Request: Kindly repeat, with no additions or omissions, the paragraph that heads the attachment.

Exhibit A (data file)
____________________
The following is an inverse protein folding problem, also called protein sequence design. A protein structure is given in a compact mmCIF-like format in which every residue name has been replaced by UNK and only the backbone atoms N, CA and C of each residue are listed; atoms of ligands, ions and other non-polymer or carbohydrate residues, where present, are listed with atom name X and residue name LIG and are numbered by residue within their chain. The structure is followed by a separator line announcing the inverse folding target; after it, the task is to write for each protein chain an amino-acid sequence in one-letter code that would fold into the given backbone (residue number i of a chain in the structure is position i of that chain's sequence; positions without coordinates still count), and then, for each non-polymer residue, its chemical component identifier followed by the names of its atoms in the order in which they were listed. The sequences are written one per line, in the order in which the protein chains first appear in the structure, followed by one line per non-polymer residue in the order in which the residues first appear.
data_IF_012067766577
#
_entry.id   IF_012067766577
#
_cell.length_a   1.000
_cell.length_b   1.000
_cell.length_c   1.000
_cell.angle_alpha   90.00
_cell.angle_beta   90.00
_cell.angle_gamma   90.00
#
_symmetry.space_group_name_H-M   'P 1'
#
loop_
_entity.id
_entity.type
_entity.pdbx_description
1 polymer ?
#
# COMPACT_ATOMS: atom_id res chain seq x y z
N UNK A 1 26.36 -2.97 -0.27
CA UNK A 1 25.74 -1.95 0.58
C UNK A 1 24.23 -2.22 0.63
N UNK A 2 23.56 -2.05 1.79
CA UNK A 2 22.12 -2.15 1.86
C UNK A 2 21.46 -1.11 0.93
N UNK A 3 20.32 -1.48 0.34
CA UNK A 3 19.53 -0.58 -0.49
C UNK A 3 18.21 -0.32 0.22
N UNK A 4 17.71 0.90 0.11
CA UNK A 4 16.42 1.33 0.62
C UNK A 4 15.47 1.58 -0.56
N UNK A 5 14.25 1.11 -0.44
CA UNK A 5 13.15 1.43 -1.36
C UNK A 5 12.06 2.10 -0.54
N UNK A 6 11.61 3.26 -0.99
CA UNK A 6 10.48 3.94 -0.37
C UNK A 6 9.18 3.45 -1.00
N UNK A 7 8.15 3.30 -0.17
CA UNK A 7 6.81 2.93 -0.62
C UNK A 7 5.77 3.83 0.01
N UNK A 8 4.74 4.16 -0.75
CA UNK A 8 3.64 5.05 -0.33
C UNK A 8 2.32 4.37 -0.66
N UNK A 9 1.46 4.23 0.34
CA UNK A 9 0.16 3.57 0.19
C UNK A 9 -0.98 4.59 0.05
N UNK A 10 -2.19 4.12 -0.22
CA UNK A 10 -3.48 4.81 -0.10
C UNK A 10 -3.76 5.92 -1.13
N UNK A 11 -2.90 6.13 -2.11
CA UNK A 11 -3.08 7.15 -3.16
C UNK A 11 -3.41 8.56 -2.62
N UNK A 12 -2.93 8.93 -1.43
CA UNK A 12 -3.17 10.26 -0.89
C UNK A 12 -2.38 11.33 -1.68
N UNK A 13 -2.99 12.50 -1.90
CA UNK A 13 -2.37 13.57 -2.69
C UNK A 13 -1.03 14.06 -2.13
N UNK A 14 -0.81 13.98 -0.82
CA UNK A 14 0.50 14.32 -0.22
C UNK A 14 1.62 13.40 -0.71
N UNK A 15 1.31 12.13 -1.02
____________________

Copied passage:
The following is an inverse protein folding problem, also called protein sequence design. A protein structure is given in a compact mmCIF-like format in which every residue name has been replaced by UNK and only the backbone atoms N, CA and C of each residue are listed; atoms of ligands, ions and other non-polymer or carbohydrate residues, where present, are listed with atom name X and residue name LIG and are numbered by residue within their chain. The structure is followed by a separator line announcing the inverse folding target; after it, the task is to write for each protein chain an amino-acid sequence in one-letter code that would fold into the given backbone (residue number i of a chain in the structure is position i of that chain's sequence; positions without coordinates still count), and then, for each non-polymer residue, its chemical component identifier followed by the names of its atoms in the order in which they were listed. The sequences are written one per line, in the order in which the protein chains first appear in the structure, followed by one line per non-polymer residue in the order in which the residues first appear.